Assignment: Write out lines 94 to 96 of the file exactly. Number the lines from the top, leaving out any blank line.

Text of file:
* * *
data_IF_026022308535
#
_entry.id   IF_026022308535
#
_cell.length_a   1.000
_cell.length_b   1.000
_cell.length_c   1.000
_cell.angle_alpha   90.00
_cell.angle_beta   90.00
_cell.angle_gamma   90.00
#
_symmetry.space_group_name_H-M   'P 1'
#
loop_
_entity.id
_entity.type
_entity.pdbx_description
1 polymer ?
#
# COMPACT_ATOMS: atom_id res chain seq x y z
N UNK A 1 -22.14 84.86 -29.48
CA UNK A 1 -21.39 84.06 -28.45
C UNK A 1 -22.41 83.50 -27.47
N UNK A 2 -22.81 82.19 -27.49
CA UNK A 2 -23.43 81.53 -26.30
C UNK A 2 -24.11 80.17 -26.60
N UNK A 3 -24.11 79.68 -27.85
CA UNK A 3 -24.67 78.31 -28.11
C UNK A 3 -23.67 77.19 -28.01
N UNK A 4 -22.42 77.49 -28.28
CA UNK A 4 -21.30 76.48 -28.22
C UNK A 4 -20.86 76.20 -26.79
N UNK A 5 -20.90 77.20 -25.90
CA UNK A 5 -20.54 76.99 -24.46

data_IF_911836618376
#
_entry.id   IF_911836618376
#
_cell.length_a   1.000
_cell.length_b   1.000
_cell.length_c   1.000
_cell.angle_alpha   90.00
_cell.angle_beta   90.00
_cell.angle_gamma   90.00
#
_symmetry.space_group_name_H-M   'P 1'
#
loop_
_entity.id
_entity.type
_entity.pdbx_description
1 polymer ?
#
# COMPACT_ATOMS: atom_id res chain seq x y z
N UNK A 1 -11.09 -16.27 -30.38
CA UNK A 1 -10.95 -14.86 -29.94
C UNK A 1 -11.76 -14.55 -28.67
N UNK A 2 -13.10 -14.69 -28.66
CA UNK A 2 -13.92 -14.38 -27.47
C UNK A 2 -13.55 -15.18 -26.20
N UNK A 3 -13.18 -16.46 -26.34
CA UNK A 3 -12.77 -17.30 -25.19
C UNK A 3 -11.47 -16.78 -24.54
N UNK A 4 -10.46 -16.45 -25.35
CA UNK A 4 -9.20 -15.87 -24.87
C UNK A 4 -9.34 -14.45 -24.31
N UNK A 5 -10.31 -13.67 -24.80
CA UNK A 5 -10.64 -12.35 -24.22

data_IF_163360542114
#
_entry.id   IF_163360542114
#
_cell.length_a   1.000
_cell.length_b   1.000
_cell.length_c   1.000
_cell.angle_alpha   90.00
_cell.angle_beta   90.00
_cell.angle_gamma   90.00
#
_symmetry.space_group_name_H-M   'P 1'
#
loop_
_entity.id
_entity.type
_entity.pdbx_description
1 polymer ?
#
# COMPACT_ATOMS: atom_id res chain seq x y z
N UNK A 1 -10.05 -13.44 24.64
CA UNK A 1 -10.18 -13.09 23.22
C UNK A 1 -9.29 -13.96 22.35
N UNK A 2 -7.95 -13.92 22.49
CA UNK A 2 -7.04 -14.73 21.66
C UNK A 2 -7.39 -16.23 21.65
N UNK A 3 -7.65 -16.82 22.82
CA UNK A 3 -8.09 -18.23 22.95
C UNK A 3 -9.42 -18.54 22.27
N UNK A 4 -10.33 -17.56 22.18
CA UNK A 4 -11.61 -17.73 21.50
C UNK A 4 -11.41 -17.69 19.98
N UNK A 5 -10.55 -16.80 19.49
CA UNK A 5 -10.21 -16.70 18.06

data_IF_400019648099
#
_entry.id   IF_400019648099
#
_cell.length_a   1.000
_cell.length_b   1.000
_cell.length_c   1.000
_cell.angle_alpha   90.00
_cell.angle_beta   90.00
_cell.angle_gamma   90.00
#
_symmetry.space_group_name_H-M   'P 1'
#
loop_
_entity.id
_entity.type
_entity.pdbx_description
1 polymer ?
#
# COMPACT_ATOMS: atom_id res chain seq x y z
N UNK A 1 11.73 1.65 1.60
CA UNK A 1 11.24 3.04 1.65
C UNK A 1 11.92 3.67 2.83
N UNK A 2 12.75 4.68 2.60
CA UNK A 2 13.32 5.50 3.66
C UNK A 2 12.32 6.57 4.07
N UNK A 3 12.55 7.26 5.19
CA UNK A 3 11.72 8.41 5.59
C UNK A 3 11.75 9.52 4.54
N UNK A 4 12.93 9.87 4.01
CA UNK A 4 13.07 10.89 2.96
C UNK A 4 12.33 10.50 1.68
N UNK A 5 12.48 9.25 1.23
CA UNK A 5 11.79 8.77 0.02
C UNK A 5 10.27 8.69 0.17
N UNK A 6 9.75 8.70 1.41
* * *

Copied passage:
C UNK A 2 -7.39 -16.23 21.65
N UNK A 3 -7.65 -16.82 22.82
CA UNK A 3 -8.09 -18.23 22.95